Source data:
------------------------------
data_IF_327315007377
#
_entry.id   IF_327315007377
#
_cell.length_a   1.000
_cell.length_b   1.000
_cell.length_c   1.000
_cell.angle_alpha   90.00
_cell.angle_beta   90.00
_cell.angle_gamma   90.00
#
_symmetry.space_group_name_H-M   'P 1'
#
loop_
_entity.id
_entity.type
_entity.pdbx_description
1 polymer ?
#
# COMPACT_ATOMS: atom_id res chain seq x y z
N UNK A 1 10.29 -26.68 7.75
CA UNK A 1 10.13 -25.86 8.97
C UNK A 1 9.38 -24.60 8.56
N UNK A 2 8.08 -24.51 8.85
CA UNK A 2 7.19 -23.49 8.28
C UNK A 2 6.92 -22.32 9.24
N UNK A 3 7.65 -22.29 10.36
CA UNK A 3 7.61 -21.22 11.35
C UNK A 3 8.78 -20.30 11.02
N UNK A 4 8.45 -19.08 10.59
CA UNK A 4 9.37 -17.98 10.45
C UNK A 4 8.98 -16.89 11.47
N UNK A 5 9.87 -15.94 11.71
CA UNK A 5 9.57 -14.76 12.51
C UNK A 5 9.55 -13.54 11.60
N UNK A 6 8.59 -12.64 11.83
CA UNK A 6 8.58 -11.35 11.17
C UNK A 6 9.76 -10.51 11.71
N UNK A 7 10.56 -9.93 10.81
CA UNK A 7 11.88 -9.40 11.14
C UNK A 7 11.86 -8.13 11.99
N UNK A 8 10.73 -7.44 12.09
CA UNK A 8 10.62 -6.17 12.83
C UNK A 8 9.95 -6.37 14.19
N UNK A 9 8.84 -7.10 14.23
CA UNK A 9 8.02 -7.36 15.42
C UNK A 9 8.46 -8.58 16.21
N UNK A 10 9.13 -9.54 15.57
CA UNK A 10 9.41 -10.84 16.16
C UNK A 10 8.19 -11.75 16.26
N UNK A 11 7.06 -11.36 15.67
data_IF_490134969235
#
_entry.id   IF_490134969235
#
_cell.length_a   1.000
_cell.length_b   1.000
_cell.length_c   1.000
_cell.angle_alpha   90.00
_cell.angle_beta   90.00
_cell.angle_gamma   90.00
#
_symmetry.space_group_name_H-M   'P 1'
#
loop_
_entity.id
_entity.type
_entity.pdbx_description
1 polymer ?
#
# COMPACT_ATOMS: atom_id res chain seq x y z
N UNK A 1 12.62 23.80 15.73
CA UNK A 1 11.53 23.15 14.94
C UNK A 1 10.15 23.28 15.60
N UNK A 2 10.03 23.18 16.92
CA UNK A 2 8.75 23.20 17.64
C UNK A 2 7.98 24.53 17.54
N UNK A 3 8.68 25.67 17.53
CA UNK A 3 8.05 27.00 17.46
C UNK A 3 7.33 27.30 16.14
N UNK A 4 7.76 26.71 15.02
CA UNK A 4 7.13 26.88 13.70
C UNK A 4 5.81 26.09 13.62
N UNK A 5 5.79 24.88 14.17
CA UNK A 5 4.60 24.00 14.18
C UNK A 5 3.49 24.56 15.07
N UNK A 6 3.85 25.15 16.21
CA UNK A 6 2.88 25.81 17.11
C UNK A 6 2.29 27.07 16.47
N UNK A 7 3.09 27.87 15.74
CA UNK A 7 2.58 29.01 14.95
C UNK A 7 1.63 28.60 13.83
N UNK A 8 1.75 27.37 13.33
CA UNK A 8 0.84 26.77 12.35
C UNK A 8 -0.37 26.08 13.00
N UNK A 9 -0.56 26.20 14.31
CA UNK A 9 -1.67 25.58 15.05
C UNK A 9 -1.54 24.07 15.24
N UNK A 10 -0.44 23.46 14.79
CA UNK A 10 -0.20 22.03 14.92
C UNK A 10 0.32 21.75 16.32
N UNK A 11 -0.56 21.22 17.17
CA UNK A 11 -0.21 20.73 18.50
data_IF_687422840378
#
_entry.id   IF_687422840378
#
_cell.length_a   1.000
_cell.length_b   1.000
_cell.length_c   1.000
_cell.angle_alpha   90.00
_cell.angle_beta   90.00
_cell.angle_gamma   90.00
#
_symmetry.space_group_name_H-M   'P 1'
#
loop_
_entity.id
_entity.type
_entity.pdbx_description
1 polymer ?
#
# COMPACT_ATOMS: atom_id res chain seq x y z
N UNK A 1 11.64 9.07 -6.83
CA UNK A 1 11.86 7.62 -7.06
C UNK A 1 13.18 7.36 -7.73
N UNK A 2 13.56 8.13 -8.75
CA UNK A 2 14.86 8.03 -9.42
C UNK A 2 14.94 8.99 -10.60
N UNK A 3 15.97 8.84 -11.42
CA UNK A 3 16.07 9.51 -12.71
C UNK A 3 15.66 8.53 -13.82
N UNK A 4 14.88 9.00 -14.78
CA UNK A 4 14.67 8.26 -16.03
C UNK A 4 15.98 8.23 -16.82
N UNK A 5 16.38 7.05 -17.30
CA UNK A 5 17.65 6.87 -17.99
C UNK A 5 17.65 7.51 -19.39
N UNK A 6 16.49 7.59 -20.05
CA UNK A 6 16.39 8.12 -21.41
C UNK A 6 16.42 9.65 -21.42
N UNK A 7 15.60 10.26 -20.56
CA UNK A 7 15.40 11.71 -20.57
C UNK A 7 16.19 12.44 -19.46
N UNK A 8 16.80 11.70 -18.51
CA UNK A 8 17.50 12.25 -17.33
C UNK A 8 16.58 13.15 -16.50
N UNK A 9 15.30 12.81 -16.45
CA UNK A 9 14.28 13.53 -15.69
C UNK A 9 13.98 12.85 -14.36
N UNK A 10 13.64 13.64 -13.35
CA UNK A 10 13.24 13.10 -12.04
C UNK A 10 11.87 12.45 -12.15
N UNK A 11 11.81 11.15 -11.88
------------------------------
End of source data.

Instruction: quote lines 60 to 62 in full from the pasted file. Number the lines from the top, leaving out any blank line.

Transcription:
_cell.angle_beta   90.00
_cell.angle_gamma   90.00
#